The bulletin of Atlanta University
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NUMBER 128. ATLANTA, GEORGIA. MAY, 1902. (Thirty-third Year.) ATLANTA UNIVERSITY. The higher education of carefully selected Negro young men and women, in both academic and industrial lines, is emphasized by this Institution as necessary for the elementary and industrial training of the masses. "Men of light and leading" in other spheres of activity are also greatly needed by the . race that has so long sat in darkness. Earnestly Christian, as required by its charter, yet entirely unsectarian, the Institution is controlled solely by its own board of trustees, on which several denominations are represented. Some 300 students are enrolled under 27 officers and teachers. From the college and normal courses 412 graduates, have been sent out, nearly all of whom have readily found permanent employment in teaching or other useful occupations. Situated only about seventy miles from the centre of the Negro population of the country, in one of the largest Southern cities, and at the railroad centre of the South, its location is of strategic importance for promoting the educational advancement of the South. Its plant includes sixty-five acres of land, five large brick buildings, library of 11, 000 volumes, apparatus and other equipment worth not less than $250,000. With practically no endowment, with no aid from public or denominational funds, receiving about one-fourth of its support from its own students, the Institution appeals for an endowment of $500,000, and, until that is secured, for $25,000 annually to meet current expenses. Gifts of any amount are welcome, but special appeal is made for subscriptions of $100 and upwards, and for $40 scholarships. Remittances may be addressed to Pres. Horace Bumstead, D. D., Atlanta, Ga. On the Campus. Prof. George A. Goodwin of the Atlanta Baptist College occupied the pulpit Apr. 13, when Mr. Ware was absent in Augusta. Mr.W. D.Smith talked to us Saturday night, May 10, upon the subject, Money and Business. He illustrated his talk by exhibiting many kinds of money. Four of our teachers attended the meetings of the Southern Educational Conference at Athens : President Bum-stead, Professor Chase, Mr. Ware and Mr. Arnold. President Bumstead gave us an address the night of April 28, telling about the Southern Educational Conference at Athens, and the exercises at the inauguration of Dr. Nicholas Murray Butler as president of Columbia University. The catalogue bids fair to be completed earlier than usual this year. It will show the largest college department in our history, 49, as against 40 last year, and a previous highest total of 33. The total number of students whose length of stay and record in scholarship warrants their being catalogued is 282.. The Ogden party, attending the Southern Educational Conference, did not stop in Atlanta as last year. We were favored, however, by the presence of two members of that party, Mr. William R. Moody of East Northfleld, Mass., who spoke to us Sunday morning, April 27, and Mr. George Foster Peabody of New York, who addressed the Sunday school on the afternoon of the same day. Among recent guests have been Mr. George Foster Peabody of New York, Mr. William Ft. Moody of East Northfleld, Mass., Mr. H. W. Hubbard of New York, treasurer of the American Missionary Association, Mr. R. T. Dodd of New York, and Mrs. S. W. Layton of Philadelphia, president of the colored Woman's Baptist Mission Board. '91—Rev. S. X. Floyd is coming to be somewhat known as a poet. We reprint from Good Works, in our present issue, one of his poems, and another, A Colloquy, appears in the last New York Independent. News of Our Graduates '79—Rev. E. P. Johnson gives the address before the literary societies at Clark University on Monday night, May 12. '91—Mrs. Adrienne E. Herndon, who has been on a leave of absence for four months from her work as teacher here, that she might continue her studies in Dr. Curry's School of Expression in Boston, graduated there May 7. She had the place of honor upon the program. '94—Rev. S. A. Stripling, of Newnan, gave the annual address, Monday night, May 5, during commencement week at Gammon Theological Seminary, upon the subject, A New Minister for the Twentieth Century. Mr. Stripling graduated at that seminary in 1896. '99—The student paper of Talladega College, in an article on athletics in that institution, gives especial praise to W. J. Decatur, in charge of the Industrial department there, for his efficient help. We recall that the same thing was true of Mr. Decatur when he taught in Tougaloo University. Commencement Features May 23-29. The address by Henry N. Lee ('00) before the Phi Kappa society, Friday night. The baccalaureate sermon by President Horace Bumstead, D. D., on Sunday. Class night exercises, Monday night. The three sessions of the Seventh Annual Conference, subject, The Negro Artisan, on Tuesday. This, with a partial list of the speakers, is more fully alluded to elsewhere. The alumni exercises on Wednesday night. The address of Rev. S. M. Newman, D.D., as a part of the anniversary exercises upon commencement day, Thursday, May 29. The granting by the railroads of one and one-third fare, on the certificate plan, from points in Georgia, Tennessee and South Carolina.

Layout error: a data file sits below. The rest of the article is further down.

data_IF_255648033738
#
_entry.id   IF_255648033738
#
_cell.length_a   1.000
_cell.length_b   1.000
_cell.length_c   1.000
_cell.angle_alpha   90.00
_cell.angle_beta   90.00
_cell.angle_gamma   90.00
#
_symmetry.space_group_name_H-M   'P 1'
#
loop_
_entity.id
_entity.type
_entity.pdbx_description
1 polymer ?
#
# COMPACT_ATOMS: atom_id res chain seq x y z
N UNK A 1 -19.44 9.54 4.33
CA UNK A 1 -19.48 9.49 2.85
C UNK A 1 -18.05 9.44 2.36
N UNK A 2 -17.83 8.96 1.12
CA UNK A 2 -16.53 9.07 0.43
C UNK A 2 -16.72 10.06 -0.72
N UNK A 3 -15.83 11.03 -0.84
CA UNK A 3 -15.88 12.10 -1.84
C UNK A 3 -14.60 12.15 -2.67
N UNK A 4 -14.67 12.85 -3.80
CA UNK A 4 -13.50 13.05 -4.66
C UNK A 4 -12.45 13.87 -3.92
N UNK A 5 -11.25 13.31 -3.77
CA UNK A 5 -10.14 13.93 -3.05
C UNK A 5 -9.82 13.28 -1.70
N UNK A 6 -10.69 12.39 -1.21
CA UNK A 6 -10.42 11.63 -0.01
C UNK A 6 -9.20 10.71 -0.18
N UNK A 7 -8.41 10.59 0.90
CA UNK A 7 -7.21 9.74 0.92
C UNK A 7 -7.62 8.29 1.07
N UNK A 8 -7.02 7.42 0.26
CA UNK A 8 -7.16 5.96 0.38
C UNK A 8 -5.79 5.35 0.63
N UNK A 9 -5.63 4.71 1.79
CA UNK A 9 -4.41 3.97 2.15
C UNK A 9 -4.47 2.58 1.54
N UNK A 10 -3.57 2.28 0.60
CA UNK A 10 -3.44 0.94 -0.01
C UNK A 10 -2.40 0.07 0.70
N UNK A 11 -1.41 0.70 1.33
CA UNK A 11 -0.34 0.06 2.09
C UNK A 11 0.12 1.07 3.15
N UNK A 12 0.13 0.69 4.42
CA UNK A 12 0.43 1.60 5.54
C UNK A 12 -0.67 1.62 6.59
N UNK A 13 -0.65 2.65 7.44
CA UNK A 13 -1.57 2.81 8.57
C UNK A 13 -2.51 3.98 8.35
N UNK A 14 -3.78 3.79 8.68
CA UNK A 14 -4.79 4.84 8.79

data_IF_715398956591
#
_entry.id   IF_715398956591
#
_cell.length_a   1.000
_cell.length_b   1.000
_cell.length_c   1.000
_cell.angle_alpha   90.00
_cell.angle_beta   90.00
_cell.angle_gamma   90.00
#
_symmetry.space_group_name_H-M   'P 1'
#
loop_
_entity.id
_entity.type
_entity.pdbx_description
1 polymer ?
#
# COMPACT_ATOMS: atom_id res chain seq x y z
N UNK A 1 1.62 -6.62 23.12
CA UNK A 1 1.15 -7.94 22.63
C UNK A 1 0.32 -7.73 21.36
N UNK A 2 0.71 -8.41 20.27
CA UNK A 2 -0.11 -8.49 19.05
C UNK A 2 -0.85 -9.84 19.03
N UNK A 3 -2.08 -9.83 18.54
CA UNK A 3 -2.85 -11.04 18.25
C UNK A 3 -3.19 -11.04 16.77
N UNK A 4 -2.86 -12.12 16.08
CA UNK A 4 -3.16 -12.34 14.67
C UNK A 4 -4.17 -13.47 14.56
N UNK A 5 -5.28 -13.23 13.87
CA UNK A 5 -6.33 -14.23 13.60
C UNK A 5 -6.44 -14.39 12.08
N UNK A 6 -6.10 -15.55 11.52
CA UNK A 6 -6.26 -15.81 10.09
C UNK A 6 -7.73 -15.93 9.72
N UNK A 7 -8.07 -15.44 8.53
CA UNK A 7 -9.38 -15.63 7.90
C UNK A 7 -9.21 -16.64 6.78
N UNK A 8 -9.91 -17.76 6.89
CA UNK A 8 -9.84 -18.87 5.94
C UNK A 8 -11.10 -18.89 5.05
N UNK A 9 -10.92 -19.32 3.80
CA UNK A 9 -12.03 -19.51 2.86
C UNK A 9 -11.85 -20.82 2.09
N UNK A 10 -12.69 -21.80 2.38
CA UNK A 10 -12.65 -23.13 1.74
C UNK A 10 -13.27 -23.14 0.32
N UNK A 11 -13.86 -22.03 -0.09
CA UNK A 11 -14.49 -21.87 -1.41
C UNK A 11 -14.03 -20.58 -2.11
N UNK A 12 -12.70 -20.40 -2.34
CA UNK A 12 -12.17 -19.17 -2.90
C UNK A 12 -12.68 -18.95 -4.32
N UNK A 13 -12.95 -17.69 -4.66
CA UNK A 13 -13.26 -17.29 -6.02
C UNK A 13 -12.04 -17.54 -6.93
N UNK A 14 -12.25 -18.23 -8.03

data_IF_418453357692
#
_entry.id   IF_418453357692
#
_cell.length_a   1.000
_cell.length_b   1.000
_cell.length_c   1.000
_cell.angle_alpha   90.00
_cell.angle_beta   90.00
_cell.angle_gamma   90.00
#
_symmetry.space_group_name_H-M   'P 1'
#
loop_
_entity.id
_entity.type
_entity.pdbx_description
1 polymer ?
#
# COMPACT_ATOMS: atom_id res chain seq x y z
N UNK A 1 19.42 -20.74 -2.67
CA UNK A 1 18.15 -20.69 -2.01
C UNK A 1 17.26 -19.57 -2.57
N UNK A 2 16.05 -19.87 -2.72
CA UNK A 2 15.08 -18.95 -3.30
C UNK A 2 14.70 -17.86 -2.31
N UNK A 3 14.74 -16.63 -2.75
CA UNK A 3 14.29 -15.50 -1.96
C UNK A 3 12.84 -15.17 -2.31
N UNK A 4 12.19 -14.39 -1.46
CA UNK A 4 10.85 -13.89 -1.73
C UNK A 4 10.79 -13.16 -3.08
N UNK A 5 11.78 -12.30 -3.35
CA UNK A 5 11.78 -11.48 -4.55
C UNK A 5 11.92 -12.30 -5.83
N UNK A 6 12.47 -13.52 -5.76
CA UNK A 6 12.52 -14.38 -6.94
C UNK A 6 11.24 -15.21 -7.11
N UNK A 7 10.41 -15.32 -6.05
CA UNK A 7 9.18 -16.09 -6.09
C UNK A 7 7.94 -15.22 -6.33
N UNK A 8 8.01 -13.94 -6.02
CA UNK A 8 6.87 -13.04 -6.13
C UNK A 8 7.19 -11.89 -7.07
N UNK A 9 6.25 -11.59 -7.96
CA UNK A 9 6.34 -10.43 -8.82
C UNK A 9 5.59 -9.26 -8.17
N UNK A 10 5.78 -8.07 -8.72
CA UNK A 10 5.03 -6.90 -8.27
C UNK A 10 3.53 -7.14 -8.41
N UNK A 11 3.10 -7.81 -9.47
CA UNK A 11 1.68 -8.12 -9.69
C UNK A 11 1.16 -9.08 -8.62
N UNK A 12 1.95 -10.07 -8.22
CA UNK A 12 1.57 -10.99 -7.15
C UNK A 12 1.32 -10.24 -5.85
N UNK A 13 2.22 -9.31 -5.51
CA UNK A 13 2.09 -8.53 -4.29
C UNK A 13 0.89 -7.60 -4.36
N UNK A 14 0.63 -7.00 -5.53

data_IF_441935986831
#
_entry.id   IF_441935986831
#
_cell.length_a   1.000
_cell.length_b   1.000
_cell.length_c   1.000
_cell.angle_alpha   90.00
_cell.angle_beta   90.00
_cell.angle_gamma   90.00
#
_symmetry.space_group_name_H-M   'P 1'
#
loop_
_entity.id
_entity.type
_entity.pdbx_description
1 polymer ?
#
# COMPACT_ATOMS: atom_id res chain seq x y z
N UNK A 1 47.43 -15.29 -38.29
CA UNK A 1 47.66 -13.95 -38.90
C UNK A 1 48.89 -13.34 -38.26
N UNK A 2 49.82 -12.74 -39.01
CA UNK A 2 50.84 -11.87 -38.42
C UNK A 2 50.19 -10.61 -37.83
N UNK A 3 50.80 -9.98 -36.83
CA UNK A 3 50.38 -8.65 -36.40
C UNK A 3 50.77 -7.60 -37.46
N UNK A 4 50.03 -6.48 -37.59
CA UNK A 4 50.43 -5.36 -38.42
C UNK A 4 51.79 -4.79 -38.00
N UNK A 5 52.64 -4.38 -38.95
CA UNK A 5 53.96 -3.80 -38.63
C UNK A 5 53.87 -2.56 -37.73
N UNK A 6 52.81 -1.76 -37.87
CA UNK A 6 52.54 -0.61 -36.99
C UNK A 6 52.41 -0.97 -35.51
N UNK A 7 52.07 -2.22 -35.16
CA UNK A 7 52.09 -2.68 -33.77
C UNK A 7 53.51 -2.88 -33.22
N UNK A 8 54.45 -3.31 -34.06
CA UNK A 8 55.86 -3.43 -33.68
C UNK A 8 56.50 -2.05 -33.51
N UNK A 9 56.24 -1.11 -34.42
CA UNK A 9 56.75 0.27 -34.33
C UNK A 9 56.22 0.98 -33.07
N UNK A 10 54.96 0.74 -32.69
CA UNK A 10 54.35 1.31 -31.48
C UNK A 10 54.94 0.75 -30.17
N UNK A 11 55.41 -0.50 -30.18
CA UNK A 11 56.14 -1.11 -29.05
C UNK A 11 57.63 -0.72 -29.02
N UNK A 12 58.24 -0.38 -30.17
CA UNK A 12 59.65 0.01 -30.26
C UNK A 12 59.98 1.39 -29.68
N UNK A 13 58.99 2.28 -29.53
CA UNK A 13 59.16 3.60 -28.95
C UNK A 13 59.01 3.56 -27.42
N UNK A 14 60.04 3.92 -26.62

|Title||The bulletin of Atlanta University, 1902 no. 128|
Universities & colleges
|Description||The bulletin of Atlanta University was a publication sent to faculty, friend and alumni of the institution; Telling of the institution's progress and present needs. This issue is May 1902, no. 128.|
|Holding Library||Robert W. Woodruff Library of the Atlanta University Center|